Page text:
// real implementation goes here
}

fn compile_with_name<C: Code>(code: C, name: &str) {
    // we live with the unnecessary clone here if
    // `name` could have been provided as owned:
    compile_with_opt_name(code, Some(name.to_string()))
}

fn compile<C: Code>(code: C) {
    compile_with_opt_name(code, None);
}


fn main() {
    let owned_code = "print 'Hello World!'".to_string();
    let chunk_name = "Program1".to_string();
    compile_with_name(owned_code, "main_func");
    compile("print 'Hi'");

    let owned_code = "print 'Program two!'".to_string();
    let chunk_name = "Program2".to_string();
    compile_with_name(owned_code, &chunk_name);
    
    // Or slightly optimized:
    let owned_code = "print 'Program two!'".to_string();
    let chunk_name = "Program2".to_string();
    compile_with_opt_name(owned_code, Some(chunk_name));
}

(Playground)

It's almost tragic how such a simple problem can be so overly complex. I'm even willing to do unnecessary clones, and yet it feels not very straightforward. :slightly_frowning_face:


Oh, I missed this one:

But...

fn compile_with_name<C: Code, N: ToString>(code: C, name: N) {
    compile_with_opt_name(code, Some(name.to_string()))
}

fn main() {
    /* … */
    compile_with_name("return", true); // yuks!!
}

(Playground)


Maybe trying to avoiding the clone has been the root of all evil. I could perhaps do something simple like that:

trait Code {}
impl Code for String {}
impl Code for &str {}

fn compile<C: Code>(_name: Option<&str>, _code: C) {
    let _name = _name.map(ToOwned::to_owned); // it doesn't really hurt
}


fn main() {
    compile(None, "print 'anonymous'");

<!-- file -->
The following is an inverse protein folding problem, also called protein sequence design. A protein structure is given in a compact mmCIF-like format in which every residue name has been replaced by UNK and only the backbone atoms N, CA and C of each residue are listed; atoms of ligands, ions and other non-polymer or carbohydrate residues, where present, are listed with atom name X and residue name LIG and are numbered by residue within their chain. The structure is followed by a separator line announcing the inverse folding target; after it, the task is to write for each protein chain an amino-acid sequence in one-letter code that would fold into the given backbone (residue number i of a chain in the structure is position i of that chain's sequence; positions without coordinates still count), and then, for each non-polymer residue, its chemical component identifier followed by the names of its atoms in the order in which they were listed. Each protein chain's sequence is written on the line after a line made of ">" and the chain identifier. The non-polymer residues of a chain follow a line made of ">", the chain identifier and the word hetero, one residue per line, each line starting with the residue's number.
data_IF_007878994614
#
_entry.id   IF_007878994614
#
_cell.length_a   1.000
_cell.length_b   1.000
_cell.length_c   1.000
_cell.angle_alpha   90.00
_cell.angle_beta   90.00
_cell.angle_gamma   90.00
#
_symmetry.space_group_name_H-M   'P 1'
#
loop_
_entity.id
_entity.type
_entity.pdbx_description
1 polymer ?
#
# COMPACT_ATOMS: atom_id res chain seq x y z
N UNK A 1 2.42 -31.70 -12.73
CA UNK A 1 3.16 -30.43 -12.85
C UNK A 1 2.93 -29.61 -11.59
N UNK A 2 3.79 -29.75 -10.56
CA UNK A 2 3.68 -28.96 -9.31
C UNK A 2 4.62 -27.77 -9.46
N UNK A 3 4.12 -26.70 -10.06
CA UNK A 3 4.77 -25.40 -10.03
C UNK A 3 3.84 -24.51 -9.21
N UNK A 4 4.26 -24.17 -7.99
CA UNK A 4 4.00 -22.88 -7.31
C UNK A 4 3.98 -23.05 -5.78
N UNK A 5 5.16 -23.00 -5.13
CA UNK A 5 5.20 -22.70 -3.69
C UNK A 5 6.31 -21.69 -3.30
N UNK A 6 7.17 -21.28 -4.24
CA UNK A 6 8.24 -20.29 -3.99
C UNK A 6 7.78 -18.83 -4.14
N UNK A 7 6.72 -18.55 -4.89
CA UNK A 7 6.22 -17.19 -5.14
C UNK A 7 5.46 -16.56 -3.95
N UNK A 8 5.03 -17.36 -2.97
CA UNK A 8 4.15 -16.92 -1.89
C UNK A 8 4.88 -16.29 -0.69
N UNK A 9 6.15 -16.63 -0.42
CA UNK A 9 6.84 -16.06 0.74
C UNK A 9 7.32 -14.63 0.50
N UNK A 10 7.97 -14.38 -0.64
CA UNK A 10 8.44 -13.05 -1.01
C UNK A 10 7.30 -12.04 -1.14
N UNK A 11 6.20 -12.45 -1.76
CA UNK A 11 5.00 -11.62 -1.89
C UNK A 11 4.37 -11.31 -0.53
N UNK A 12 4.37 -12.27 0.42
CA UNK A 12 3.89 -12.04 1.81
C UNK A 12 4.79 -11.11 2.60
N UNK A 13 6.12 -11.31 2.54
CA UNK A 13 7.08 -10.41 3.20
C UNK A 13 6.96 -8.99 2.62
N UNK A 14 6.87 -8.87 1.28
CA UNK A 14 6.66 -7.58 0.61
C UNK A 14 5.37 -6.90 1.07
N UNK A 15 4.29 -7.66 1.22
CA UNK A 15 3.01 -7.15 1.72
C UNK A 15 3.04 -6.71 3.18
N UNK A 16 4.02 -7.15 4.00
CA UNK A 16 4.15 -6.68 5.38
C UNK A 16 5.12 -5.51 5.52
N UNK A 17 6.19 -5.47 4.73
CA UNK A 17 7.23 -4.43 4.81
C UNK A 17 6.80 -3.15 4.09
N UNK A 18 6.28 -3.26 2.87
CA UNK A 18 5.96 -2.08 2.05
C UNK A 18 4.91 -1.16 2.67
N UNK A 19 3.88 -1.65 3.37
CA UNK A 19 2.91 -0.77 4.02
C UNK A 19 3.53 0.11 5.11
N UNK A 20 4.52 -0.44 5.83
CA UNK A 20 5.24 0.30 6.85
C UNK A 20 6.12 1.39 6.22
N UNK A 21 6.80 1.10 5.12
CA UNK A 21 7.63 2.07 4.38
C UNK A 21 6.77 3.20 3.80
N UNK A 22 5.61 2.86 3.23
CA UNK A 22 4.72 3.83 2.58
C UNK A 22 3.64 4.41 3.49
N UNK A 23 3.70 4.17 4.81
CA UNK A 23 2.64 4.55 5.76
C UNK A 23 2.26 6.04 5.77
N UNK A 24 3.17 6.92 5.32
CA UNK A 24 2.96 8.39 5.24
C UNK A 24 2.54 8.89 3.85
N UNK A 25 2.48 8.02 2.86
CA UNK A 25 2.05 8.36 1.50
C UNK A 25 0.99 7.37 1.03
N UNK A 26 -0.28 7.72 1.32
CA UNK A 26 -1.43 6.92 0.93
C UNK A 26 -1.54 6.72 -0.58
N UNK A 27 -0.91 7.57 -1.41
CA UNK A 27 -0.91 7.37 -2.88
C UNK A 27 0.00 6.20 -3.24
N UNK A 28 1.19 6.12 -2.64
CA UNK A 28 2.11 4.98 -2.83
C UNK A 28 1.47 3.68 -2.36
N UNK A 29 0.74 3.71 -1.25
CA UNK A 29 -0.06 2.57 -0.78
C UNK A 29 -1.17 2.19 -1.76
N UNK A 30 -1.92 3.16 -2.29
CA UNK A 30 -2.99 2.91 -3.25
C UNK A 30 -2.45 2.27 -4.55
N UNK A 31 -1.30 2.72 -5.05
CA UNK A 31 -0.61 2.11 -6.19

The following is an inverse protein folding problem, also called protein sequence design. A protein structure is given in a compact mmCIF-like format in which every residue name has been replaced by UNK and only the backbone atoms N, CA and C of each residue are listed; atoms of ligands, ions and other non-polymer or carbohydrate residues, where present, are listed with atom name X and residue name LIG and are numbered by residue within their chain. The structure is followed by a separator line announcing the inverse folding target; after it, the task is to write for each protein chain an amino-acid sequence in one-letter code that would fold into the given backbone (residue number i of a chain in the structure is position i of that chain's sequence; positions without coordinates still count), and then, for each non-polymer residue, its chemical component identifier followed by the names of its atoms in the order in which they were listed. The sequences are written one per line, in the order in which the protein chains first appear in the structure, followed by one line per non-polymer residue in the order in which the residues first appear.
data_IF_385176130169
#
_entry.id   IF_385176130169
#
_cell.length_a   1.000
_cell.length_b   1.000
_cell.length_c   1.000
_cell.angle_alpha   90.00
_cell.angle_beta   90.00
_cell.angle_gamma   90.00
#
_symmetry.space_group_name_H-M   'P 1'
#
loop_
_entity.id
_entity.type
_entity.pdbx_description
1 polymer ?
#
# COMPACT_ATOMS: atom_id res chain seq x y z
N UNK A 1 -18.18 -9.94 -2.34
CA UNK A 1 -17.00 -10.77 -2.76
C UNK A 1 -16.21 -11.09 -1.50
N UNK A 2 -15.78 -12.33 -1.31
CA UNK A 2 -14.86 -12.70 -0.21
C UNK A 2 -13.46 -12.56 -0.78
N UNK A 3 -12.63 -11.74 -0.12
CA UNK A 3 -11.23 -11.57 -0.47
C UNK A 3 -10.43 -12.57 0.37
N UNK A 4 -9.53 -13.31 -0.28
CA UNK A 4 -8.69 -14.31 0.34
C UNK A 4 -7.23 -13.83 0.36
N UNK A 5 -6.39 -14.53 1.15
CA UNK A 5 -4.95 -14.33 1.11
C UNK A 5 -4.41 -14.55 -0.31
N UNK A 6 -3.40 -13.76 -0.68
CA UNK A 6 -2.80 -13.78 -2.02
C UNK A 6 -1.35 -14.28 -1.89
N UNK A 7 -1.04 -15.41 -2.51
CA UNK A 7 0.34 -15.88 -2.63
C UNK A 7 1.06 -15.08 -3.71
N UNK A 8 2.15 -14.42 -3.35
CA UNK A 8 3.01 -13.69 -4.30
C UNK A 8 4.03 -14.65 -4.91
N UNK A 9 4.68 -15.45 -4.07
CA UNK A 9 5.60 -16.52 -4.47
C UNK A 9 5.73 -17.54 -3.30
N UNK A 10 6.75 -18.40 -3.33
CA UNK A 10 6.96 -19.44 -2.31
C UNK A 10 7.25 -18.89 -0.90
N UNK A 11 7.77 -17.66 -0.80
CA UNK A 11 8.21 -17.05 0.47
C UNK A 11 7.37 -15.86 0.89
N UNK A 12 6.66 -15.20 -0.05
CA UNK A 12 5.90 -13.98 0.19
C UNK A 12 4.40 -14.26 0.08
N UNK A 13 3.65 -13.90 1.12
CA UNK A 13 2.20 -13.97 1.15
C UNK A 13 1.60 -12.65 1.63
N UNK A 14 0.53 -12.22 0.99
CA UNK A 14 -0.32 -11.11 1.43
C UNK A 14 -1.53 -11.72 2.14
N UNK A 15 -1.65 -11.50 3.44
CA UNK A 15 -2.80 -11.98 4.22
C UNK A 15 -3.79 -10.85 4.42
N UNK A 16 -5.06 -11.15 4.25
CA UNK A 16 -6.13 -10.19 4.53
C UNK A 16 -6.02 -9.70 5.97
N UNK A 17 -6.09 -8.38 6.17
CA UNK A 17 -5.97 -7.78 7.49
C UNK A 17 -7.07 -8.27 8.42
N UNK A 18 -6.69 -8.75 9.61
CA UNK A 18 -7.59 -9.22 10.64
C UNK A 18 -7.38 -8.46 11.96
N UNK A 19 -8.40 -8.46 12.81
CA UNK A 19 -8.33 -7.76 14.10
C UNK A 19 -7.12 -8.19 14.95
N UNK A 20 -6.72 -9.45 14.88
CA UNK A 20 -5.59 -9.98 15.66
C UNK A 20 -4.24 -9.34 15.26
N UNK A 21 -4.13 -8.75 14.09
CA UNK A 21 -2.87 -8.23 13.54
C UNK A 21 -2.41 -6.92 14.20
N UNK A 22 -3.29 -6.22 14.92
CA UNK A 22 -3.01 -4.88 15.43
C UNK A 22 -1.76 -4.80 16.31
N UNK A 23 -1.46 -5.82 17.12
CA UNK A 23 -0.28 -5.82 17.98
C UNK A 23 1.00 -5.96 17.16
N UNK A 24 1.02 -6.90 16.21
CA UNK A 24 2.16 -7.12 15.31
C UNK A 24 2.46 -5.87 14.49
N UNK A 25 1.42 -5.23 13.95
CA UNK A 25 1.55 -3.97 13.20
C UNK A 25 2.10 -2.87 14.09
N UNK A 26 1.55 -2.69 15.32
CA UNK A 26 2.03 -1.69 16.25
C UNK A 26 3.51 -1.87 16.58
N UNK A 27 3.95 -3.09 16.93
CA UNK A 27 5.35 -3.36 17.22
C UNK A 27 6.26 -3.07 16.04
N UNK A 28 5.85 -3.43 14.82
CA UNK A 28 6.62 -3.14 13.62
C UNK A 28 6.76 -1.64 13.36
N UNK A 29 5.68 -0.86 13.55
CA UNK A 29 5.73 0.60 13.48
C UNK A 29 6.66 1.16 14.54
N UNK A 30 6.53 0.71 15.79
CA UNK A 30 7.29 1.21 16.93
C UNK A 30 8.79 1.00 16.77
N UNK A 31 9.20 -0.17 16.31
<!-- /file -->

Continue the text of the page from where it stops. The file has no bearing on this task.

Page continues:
compile(Some("main"), "print 'named'");
    
    let name = Some("main".to_string());
    let code = "print 'owned named'";
    compile(name.as_deref(), code); // it doesn't hurt sooo much either
}

(Playground)

I still have to write Some/None, but I feel like it got a bit less verbose from the caller side.

If you add the general version which takes Option<String>, then the other two methods can have default bodies that delegate to that one, so you have compile and compile_named for the callers but just e.g. compile_impl for the implementors (naming is hard). Of course, impls can also do so themselves; you could even provide a macro to forward both trait methods to an inherent one if you don't want to put it on the trait.

(You could also default forward to not using the name, so implementors who don't use it can ignore it, and those who do use it can reverse for whatever generic placeholder name they want to use.)

Another alternative if the "impl API" and "use API" don't line up super well is to have a separate trait with the impl API and a blanket impl from that to the user trait. (E.g. Iterator/Itertools or RngCore/Rng, although those are due to crate splits necessitating the trait split.)

In general, though, it's pick your poison between

  • more methods,
  • generic Into-style arguments and more fragile type inference, or
  • sometimes awkward type conversions on the caller side.

No, what I'm saying is that if the error is only used in the error case, instead of machine.compile(code, Some("name".into())), you could potentially have machine.compile(code).map_err(|e| e.with_name("name")) and provide the name directly to the error after the compilation.

1 Like

Very good summary of the problem, I think.

Oh right, it's not really that much overhead. I like it. Here with just one extra method compile2:

trait Compile<C> {